Climate Justice & the Commonwealth

Climate Justice & the Commonwealth

The UK has just experienced its hottest day on record, a stark reminder that climate change is already affecting our lives, and is set to get much worse without urgent action.

But extreme weather like this doesn’t affect everyone equally. Whilst all of us struggled with the extreme temperatures on Monday and Tuesday, people on the lowest incomes were most likely to be having to work in stifling conditions, or be stuck in homes with poor ventilation and insulation. Rocketing fuel bills make it expensive to run fans all day, let along air conditioning.

What does this have to do with our current theme Sharing Common Wealth?

This inequality is mirrored across the globe, with many poorer countries, already having suffered the worst heatwaves and droughts (such as those seen in India and Pakistan earlier this year) whilst having the least resources available to mitigate these problems. Climate activist Vanessa Nakate recently highlighted issues faced by African nations, including Commonwealth members Kenya, Tanzania, Malawi, Mozambique, Nigeria, South Africa and Uganda. Other Commonwealth countries such as the island nations of the Caribbean and Pacific are dealing with rising sea levels and increasingly powerful and frequent storms.

Yet these nations have contributed the least to global emissions that are driving climate change. Historically, the UK contributed more to climate change than any other country from the 1750s to the 1910s. This period saw the expansion of the British Empire, with the exploitation of colonised nations fuelling the industrial revolution. Mass-use of coal and oil powered manufacturing that made the UK one of the richest nations on Earth, at the expense of others.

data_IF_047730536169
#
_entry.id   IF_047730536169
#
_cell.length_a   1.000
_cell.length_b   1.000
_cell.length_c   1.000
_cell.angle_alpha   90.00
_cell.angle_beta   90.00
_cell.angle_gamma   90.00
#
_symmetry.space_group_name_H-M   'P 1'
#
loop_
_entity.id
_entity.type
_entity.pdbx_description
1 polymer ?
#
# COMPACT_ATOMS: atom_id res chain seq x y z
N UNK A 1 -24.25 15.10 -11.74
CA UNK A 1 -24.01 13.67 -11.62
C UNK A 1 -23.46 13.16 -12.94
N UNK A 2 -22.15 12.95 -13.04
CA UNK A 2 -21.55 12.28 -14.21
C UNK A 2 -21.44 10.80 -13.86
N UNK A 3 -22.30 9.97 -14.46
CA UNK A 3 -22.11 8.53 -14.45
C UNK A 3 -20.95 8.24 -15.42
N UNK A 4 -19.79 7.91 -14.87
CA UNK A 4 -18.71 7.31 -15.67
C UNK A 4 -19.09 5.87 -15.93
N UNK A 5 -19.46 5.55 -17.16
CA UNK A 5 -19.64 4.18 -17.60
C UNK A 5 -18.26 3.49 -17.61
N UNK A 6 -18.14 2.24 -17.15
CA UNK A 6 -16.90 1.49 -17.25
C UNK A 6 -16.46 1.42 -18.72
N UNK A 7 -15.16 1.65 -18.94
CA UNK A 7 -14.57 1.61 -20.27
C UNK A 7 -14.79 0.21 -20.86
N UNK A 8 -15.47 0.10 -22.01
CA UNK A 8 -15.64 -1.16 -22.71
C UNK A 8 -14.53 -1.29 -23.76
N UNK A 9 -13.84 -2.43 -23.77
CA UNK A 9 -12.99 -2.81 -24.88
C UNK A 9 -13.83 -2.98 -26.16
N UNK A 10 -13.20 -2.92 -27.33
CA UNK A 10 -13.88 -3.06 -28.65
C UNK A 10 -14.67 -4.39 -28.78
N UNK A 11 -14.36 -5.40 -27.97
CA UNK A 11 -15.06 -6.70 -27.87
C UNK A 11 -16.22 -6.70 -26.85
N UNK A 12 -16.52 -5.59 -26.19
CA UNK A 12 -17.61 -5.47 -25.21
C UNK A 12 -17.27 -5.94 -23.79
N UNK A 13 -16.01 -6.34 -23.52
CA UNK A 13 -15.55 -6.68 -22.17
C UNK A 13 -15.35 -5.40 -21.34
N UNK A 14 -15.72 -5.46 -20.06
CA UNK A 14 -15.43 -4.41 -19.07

As the empire broke up and colonised countries became independent in the twentieth century, the USA took over as the biggest global emitter. However, it remains true today that the average person in Africa, Asia, the Caribbean or Pacific is consuming far less and generating far fewer emissions than those in the wealthiest Commonwealth countries: the UK, Canada, Australia and New Zealand.

Climate Justice is the idea that the wealthiest, and those who have done the most to contribute to climate change, need to take on the biggest burden in tackling it. That could include the wealthiest and most powerful:

  • making the most dramatic cuts in their consumption;
  • sharing access to renewable and low-energy technology;
  • helping to make zero-carbon lifestyles affordable and accessible;
  • financially supporting the poorest to mitigate climate effects that are already happening.

How can we support climate justice within the UK and across the world?

Could climate justice form part of reparations for the UK’s exploitation of other nations?

If you’d like to explore climate justice further, check out Birmingham Climate Justice Coalition who are bringing together people in our city to share ideas and actions. You can also read a new report by Greenpeace & the Runnymead Trust which explores in-depth how the climate crisis is rooted in systemic racism. And feel free to pop into Peace Hub to ask questions and have your say.

Photo: ‘Surviving Against Climate Tragedy’, Bhola, Bagladesh – by Moniruzzaman Sazal / Climate Visuals Countdown, licenced under Creative Commons.

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